Health and Concentrated Disadvantage in Later Life: Evidence from the Health and Retirement Study
Stacie Carr, Princeton University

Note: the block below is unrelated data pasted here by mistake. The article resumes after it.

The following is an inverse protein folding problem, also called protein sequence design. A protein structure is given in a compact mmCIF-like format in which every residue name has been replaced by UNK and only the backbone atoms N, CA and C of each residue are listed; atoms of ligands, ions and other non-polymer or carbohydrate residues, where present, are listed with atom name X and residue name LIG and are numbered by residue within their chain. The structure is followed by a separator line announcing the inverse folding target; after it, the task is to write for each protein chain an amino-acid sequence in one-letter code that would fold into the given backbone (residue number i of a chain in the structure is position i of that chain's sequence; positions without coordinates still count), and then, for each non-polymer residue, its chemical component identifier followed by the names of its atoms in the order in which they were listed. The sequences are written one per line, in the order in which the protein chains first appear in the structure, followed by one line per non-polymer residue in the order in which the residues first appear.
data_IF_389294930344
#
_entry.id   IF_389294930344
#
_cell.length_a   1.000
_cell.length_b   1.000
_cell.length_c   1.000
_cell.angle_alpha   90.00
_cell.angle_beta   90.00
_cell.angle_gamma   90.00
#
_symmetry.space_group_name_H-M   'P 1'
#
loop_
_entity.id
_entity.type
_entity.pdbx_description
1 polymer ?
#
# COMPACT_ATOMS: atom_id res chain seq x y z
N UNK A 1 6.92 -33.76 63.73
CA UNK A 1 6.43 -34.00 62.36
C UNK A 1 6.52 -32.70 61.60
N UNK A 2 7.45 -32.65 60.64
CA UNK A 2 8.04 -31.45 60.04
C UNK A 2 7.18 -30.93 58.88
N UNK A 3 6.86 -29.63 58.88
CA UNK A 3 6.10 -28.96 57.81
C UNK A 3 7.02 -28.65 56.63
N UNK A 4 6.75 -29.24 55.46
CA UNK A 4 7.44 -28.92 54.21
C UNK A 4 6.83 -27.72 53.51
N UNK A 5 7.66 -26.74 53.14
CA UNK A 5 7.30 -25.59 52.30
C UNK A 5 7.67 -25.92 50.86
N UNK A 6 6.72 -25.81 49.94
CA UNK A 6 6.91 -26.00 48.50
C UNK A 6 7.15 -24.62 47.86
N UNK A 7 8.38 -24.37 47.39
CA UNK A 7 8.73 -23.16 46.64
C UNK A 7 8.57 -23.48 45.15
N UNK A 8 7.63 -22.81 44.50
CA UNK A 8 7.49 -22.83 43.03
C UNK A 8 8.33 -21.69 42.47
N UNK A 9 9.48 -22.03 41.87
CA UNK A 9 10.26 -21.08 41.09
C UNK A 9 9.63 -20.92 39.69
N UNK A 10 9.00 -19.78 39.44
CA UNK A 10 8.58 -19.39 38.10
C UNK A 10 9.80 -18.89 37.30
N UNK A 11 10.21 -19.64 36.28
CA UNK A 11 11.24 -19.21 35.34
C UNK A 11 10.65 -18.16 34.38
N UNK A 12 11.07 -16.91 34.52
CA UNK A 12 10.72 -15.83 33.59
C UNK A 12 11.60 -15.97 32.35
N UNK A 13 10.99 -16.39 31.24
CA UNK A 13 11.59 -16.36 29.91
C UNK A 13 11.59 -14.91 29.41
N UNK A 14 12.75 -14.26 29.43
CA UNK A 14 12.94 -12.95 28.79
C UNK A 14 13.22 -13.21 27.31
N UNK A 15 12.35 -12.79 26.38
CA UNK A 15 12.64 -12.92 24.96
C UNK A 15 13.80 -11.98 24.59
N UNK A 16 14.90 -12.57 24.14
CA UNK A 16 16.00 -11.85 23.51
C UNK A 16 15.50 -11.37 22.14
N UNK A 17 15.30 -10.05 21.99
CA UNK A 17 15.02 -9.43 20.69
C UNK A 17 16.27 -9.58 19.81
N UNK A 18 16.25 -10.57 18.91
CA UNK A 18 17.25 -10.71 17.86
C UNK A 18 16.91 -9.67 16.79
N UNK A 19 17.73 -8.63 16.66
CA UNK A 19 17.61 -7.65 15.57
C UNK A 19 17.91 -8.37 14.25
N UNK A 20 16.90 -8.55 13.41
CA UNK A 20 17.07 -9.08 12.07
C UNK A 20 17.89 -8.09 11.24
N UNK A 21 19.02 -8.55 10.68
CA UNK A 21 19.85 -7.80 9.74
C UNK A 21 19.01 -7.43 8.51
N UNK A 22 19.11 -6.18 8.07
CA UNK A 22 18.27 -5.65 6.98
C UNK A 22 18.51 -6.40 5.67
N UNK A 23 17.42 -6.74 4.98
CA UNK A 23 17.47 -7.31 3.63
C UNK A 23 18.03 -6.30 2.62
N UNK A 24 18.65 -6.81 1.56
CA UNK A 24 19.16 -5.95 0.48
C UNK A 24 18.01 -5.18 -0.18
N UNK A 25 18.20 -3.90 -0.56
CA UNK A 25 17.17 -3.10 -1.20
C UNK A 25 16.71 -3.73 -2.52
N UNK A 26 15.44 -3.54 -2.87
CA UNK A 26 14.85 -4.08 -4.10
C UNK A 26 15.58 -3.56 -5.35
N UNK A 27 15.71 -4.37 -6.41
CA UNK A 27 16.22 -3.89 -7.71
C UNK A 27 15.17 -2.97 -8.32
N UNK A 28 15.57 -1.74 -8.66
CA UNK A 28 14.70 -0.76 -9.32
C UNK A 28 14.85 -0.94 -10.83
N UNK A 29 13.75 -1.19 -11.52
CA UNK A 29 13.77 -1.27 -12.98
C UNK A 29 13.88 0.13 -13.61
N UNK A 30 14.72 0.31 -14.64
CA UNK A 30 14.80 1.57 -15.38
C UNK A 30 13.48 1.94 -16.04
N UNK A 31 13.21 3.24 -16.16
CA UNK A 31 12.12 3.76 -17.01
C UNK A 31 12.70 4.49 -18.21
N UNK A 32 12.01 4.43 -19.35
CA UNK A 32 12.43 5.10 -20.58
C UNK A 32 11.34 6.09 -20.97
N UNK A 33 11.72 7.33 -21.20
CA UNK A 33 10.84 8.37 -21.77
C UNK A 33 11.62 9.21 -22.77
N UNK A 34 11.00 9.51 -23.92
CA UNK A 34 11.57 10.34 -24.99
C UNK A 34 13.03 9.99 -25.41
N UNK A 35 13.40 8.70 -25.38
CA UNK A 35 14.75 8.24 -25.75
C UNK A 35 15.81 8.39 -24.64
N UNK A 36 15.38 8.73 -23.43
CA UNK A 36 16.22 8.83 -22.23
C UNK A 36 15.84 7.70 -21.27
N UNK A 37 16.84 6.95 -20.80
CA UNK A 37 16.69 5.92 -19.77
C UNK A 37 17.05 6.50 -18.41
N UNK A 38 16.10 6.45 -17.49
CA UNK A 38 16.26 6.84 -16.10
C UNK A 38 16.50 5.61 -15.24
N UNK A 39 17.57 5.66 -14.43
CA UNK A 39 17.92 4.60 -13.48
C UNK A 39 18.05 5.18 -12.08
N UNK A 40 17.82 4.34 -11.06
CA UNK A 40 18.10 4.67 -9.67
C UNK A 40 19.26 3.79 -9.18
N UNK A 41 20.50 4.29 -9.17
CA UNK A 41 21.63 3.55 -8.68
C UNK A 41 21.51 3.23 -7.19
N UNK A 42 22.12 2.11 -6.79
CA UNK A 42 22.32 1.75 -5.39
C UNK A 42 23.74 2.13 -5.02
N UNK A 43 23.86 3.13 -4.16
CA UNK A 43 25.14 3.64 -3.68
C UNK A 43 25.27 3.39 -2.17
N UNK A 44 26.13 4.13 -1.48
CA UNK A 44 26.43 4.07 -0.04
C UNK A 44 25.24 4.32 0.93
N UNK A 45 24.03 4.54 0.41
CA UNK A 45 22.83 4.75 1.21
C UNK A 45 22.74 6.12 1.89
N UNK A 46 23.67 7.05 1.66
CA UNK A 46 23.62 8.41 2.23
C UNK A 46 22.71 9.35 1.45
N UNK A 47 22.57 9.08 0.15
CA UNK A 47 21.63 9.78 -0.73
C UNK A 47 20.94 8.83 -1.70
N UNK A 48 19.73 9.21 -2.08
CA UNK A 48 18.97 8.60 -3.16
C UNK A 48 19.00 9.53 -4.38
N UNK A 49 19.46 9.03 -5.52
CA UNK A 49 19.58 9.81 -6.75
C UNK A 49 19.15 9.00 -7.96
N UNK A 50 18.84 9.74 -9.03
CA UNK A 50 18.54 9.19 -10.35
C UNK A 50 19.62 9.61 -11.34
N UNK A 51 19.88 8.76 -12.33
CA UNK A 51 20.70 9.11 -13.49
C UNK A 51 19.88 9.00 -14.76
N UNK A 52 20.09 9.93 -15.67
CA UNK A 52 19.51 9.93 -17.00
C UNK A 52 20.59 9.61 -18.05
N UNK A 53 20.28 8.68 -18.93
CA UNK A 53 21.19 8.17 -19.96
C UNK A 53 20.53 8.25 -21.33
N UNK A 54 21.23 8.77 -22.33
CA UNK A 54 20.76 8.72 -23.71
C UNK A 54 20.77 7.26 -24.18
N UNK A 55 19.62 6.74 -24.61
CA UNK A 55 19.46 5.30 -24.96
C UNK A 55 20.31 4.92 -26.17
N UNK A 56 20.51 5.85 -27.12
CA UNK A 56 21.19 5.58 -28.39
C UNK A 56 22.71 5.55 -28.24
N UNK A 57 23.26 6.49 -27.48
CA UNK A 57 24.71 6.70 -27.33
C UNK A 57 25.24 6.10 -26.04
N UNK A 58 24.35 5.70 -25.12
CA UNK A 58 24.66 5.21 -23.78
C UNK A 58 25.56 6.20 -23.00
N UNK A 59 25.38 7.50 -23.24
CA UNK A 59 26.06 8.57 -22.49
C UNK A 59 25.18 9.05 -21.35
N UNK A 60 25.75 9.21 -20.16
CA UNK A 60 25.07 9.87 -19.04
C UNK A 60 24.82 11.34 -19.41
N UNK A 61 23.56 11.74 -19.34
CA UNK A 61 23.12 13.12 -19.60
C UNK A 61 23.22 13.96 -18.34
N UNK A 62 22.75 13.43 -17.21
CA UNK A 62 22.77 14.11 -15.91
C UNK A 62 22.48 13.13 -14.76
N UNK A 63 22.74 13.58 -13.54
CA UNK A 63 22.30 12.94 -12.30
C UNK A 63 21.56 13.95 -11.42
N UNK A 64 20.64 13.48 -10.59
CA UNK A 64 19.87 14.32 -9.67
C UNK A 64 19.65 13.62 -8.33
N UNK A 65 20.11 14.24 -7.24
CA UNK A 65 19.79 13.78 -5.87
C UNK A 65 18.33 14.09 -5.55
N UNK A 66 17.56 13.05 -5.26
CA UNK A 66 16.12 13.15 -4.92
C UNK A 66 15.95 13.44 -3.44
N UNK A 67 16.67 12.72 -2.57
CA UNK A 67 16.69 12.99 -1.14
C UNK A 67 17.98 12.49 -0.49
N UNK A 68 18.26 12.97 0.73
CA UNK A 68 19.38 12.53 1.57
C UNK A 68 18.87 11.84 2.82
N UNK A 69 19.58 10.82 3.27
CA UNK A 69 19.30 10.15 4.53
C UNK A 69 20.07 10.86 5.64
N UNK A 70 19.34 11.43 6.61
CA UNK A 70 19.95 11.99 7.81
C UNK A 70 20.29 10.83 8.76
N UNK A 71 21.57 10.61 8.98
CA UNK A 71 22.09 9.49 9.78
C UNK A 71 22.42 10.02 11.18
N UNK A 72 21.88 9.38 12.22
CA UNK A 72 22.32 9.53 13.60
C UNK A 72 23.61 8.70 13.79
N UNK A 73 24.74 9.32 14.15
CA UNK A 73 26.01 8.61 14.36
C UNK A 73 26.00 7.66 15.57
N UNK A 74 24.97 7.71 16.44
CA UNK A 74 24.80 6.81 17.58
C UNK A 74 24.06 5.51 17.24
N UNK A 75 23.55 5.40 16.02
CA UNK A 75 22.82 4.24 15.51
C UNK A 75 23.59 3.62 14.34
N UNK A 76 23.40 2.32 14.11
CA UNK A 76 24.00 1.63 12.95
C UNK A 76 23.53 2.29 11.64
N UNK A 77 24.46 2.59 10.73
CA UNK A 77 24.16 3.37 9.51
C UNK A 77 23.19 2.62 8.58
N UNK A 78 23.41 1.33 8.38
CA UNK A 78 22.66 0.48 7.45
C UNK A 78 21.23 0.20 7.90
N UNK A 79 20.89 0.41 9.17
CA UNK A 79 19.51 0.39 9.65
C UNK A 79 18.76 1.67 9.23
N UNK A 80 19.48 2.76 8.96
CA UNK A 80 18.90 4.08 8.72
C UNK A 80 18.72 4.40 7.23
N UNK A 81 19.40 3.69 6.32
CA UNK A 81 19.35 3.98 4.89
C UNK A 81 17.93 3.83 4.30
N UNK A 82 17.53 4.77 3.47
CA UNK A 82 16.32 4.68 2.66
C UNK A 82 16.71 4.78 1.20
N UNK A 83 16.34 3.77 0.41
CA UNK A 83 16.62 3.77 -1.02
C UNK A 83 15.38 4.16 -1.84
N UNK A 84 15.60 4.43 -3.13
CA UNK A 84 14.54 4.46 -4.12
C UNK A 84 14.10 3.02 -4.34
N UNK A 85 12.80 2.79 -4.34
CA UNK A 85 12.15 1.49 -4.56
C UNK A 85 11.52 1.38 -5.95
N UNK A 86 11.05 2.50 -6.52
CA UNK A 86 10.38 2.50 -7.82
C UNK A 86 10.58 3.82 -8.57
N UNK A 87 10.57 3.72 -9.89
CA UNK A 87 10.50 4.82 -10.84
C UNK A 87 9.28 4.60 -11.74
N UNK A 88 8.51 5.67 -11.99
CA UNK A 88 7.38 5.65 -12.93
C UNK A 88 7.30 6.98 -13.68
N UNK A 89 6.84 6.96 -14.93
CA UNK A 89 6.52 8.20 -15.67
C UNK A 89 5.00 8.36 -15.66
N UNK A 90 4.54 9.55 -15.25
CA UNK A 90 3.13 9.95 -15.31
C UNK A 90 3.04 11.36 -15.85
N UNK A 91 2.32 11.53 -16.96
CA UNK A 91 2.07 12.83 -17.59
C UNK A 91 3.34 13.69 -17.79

Not only are adults who live in racially segregated areas exposed to disadvantage on myriad levels over the lifetime, but, in aging, they also may become even more reliant upon the resources embedded in their neighborhoods. This paper uses multilevel analysis to study residential segregation, concentrated disadvantage and the health of adults in mid- to late-life. Using data from the 2004 Health and Retirement Survey, I analyze the extent to which health disparities between black and white adults over age 50 are associated with neighborhood-level concentrated disadvantage. Random intercept models show that neighborhood-level factors are associated with both fair or poor health and chronic illness. Concentrated disadvantage is significant and in the expected direction, although the magnitude is small. Findings are consistent with previously identified connections between education and health, suggesting that improving educational outcomes for students in highly disadvantaged areas may yield enduring health benefits.